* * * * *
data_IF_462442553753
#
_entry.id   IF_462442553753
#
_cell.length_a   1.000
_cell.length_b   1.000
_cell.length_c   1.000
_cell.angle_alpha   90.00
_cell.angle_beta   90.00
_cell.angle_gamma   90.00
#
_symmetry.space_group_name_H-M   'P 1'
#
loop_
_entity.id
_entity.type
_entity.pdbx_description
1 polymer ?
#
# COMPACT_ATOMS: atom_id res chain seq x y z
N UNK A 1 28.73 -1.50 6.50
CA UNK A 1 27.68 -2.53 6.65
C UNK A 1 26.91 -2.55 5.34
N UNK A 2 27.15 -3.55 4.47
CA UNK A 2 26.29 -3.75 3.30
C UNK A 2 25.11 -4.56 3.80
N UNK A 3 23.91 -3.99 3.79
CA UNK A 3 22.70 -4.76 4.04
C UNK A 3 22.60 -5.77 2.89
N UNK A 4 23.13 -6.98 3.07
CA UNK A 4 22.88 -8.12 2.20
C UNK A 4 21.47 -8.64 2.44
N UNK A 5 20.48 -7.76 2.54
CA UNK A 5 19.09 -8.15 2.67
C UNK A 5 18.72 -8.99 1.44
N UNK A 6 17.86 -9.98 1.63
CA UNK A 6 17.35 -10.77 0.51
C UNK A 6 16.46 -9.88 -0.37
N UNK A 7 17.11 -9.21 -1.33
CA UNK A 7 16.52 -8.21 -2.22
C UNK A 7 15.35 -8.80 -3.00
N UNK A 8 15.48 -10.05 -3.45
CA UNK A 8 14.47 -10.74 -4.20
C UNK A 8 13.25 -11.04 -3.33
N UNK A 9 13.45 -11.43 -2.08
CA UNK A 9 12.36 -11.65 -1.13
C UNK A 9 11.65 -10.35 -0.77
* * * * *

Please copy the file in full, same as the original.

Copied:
data_IF_462442553753
#
_entry.id   IF_462442553753
#
_cell.length_a   1.000
_cell.length_b   1.000
_cell.length_c   1.000
_cell.angle_alpha   90.00
_cell.angle_beta   90.00
_cell.angle_gamma   90.00
#
_symmetry.space_group_name_H-M   'P 1'
#
loop_
_entity.id
_entity.type
_entity.pdbx_description
1 polymer ?
#
# COMPACT_ATOMS: atom_id res chain seq x y z
N UNK A 1 28.73 -1.50 6.50
CA UNK A 1 27.68 -2.53 6.65
C UNK A 1 26.91 -2.55 5.34
N UNK A 2 27.15 -3.55 4.47
CA UNK A 2 26.29 -3.75 3.30
C UNK A 2 25.11 -4.56 3.80
N UNK A 3 23.91 -3.99 3.79
CA UNK A 3 22.70 -4.76 4.04
C UNK A 3 22.60 -5.77 2.89
N UNK A 4 23.13 -6.98 3.07
CA UNK A 4 22.88 -8.12 2.20
C UNK A 4 21.47 -8.64 2.44
N UNK A 5 20.48 -7.76 2.54
CA UNK A 5 19.09 -8.15 2.67
C UNK A 5 18.72 -8.99 1.44
N UNK A 6 17.86 -9.98 1.63
CA UNK A 6 17.35 -10.77 0.51
C UNK A 6 16.46 -9.88 -0.37
N UNK A 7 17.11 -9.21 -1.33
CA UNK A 7 16.52 -8.21 -2.22
C UNK A 7 15.35 -8.80 -3.00
N UNK A 8 15.48 -10.05 -3.45
CA UNK A 8 14.47 -10.74 -4.20
C UNK A 8 13.25 -11.04 -3.33
N UNK A 9 13.45 -11.43 -2.08
CA UNK A 9 12.36 -11.65 -1.13
C UNK A 9 11.65 -10.35 -0.77